Matt Cole (04:01):
Natural gas isn't a drop in reduced emission solution like renewable diesel might be, for example. But Shawn said integrating natural gas into a fleet and sinking its maintenance needs with those of a predominantly diesel fleet is a lot easier than it used to be. Shawn tells us how, after a word from 10-44 sponsor Chevron Lubricants.
Jason Cannon (04:21):
Protecting your diesel engine and its after-treatment system has traditionally been a double-edged sword. The same engine oil that is so essential to protecting your engine's internal parts is also responsible for 90% of the ash that is clogging up your DPF and upping your fuel and maintenance costs.
Outdated industry thinking still sees a trade-off between engine and emission system protection. Chevron was tired of it, so they spent a decade of R&D developing a no-compromise formulation.
Chevron Lubricants developed a new ultra-low ash diesel engine oil that is specifically designed to combat DPF ash clogging. Delo 600 ADF with OMNIMAX technology cuts sulfate ash by a whopping 60%, which reduces the rate of DPF clogging and extends DPF service life by two and a half times. Just think what you can do with all the MPGs you're going to add from cutting your number of regions.
But Delo 600 ADF isn't just about after-treatment. It provides complete protection, extending drain intervals by preventing oil breakdown. Before you had to choose between protecting your engine or your after-treatment system, and now you don't. 600 ADF from Delo with OMNIMAX technology. It's time to kick some ash.
Shawn Whitacre (05:28):
25 or 30 years ago, when, again, the natural gas technology was in its relative infancy, there was a fairly large disparity in terms of the ease of maintenance associated with them compared to the more traditional diesel platforms. But with a number of advancements, both in terms of hardware improvements, fluid quality, other things, there's actually been a much more significant effort to bring maintenance practices that are, in some cases, even better than traditional diesel engines.
You've got oil drain intervals that are now approaching 60,000 miles or in hours, a thousand-hour space. Spark plug change intervals have gotten significantly longer than some of those earlier platforms. Some of the things that dogged the platforms in the early days have seen significant improvement and are starting to make it look a lot more attractive to more traditional fleets.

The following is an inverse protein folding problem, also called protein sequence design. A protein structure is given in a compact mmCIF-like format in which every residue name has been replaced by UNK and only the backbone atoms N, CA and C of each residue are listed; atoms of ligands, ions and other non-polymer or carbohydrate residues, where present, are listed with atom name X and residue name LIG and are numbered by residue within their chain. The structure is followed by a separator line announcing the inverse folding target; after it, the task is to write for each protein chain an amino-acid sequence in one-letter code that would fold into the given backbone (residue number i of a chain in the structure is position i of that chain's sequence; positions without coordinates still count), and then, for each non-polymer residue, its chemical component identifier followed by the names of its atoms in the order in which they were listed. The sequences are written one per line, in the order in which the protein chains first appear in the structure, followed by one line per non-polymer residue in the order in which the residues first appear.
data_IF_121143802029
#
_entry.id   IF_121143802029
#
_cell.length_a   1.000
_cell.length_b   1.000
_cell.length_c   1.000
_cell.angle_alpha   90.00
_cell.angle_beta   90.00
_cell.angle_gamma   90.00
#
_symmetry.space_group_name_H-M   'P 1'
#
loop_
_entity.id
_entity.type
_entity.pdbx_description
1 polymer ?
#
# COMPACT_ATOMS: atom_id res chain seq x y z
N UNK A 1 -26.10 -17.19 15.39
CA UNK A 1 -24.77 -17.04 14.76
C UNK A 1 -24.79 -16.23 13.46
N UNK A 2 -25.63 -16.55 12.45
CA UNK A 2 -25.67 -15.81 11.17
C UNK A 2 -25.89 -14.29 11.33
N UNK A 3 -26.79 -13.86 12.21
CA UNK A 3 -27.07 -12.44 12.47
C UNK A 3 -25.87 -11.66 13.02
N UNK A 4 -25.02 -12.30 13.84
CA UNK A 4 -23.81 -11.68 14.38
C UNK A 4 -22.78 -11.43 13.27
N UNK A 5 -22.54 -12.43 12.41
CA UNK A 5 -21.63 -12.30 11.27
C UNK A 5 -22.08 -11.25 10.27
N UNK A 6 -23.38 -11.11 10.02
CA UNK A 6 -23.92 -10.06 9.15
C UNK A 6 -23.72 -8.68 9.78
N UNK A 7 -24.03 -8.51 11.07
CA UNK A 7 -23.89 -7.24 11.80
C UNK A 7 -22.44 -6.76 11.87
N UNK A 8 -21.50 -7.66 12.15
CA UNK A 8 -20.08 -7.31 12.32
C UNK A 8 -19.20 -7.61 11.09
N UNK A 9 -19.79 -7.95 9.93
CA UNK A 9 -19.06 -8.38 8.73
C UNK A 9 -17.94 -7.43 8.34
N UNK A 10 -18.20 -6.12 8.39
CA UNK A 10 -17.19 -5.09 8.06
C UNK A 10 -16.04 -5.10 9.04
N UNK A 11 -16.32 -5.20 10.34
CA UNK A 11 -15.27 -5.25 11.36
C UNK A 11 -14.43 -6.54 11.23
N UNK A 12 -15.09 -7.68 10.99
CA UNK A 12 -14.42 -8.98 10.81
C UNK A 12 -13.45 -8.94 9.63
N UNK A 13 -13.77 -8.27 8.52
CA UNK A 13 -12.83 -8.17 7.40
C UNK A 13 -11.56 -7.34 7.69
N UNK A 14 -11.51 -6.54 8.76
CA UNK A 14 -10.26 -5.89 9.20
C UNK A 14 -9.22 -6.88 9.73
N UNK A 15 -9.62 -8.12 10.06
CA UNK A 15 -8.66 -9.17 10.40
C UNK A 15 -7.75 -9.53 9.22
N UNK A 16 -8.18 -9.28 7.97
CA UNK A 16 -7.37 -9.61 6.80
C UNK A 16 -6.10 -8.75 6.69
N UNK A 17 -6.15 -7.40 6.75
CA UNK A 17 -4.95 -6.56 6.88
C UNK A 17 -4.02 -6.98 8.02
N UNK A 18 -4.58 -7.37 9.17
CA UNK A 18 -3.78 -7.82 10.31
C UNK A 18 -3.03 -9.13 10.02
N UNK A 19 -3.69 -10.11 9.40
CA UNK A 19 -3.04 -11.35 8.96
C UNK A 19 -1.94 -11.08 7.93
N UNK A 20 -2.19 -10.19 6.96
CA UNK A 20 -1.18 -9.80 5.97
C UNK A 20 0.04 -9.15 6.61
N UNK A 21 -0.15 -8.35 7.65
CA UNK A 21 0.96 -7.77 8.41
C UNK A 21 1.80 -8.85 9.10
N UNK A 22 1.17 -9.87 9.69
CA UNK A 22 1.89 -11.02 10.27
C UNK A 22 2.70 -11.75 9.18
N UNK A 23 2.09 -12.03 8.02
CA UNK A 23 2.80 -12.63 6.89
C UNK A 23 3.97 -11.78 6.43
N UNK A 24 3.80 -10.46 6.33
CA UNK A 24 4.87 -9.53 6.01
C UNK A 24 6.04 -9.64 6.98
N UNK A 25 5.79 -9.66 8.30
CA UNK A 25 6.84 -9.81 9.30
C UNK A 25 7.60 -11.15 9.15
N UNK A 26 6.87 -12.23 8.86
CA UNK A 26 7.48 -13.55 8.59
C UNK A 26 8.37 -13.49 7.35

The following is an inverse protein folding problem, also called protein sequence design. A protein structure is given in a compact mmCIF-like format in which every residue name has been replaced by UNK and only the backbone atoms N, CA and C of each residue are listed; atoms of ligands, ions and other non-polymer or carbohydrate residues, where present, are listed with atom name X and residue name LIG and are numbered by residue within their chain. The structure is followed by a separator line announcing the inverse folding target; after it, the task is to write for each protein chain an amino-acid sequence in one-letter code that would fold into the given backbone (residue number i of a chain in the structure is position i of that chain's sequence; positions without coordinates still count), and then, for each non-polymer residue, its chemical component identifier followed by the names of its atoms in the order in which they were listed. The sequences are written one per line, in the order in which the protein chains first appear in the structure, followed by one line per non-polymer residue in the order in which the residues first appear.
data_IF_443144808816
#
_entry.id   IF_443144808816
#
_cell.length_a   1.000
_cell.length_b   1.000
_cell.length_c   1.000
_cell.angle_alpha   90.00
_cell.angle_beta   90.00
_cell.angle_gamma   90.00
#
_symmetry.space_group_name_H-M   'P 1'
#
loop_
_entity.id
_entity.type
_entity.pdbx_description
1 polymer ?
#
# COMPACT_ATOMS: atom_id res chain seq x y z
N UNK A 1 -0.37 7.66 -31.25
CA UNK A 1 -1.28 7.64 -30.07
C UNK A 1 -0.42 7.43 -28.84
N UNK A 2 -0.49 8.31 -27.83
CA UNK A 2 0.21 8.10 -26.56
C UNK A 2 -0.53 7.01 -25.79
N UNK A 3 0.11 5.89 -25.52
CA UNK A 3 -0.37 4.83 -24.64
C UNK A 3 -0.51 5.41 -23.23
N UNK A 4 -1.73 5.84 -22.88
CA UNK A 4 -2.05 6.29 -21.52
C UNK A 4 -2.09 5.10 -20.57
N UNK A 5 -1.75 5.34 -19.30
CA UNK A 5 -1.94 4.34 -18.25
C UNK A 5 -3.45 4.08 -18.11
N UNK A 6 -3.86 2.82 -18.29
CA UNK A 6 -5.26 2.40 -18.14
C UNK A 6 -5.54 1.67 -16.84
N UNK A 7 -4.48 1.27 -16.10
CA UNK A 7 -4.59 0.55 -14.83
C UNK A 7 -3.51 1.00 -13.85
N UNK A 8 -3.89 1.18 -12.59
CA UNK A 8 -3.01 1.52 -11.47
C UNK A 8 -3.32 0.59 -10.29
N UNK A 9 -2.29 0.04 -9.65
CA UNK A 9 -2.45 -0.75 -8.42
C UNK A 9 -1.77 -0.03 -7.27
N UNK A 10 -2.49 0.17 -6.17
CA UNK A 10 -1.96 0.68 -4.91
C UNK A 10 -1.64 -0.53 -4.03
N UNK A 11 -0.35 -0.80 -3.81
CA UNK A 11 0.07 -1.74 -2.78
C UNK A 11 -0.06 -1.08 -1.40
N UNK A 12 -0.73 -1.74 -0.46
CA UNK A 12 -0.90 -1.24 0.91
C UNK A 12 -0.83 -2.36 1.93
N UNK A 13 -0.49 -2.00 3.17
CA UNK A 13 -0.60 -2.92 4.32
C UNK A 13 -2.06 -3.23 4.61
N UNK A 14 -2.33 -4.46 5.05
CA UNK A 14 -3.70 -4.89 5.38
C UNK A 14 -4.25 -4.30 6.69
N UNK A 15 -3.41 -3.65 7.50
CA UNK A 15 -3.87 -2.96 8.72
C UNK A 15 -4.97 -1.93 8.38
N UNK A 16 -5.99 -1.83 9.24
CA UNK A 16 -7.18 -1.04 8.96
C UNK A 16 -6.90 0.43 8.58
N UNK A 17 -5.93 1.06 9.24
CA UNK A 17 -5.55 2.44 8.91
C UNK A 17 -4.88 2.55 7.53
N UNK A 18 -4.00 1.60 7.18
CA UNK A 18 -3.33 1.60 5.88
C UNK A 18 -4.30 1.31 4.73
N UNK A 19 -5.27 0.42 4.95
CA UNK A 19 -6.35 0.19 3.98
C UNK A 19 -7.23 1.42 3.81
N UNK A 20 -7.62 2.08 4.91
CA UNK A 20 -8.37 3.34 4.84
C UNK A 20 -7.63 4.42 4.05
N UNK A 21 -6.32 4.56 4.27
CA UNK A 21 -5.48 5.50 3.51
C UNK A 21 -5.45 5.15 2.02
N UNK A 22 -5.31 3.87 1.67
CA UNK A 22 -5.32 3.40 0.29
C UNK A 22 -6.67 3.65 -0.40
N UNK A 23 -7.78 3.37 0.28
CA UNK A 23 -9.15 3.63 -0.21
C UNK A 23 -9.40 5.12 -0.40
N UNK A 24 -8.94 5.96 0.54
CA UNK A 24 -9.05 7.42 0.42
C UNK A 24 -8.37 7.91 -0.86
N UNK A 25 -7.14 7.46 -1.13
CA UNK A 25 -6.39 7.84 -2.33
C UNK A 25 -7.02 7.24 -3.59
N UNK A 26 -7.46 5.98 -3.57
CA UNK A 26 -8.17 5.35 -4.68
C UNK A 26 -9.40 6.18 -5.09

Jason Cannon (06:29):
One of the things that's helped simplify maintenance is that Delo 600 ADF was just recently certified by Cummins for its natural gas engines. A few years ago, fleets had to buy two different engine oils across their diesel and natural gas trucks or use the same oil but give up some benefits from one engine to the next. That's no longer the case.
Shawn Whitacre (06:48):
Historically, there have been distinct engine oil appetites between natural gas engines and diesel platforms. Natural gas engines tend to yield a little bit [inaudible 00:07:01] combustion. The fluids do get exposed to a much more elevated temperature.
We've seen this more recently with diesels, but it's always been important for natural gas engines to be very robust to things like oxidation and nitration. They haven't tended to be as affected by soot loading because of the different combustion phenomena. They've also tended towards having lower ash levels. It's not really because of DPFs, of course, but because of things like spark plug fouling and valve fouling and torching that has driven us there. That's been one of the reasons why fleets have been reluctant because they can't practically carry multiple products to service a mixed fleet of natural gas and diesel engines because they've had very distinct appetites and needed to carry these different products.
With our recent introduction of Delo 600 ADF, it's an ultra low-ash technology to begin with. We did that for very specific reasons for diesel engine platforms to prolong DPF maintenance intervals and provide other ancillary advantages. What we quickly learned is a lot of those performance attributes that we built into that fluid lended itself very well to natural gas applications. We started putting our product to the test, and these Cummins applications, pursuant to an approval against the 20092 standard and are one of the few products now in the market that offer that ability to meet the API CK-4, the whole host of diesel OEM specs, as well as this mobile natural gas engines specification.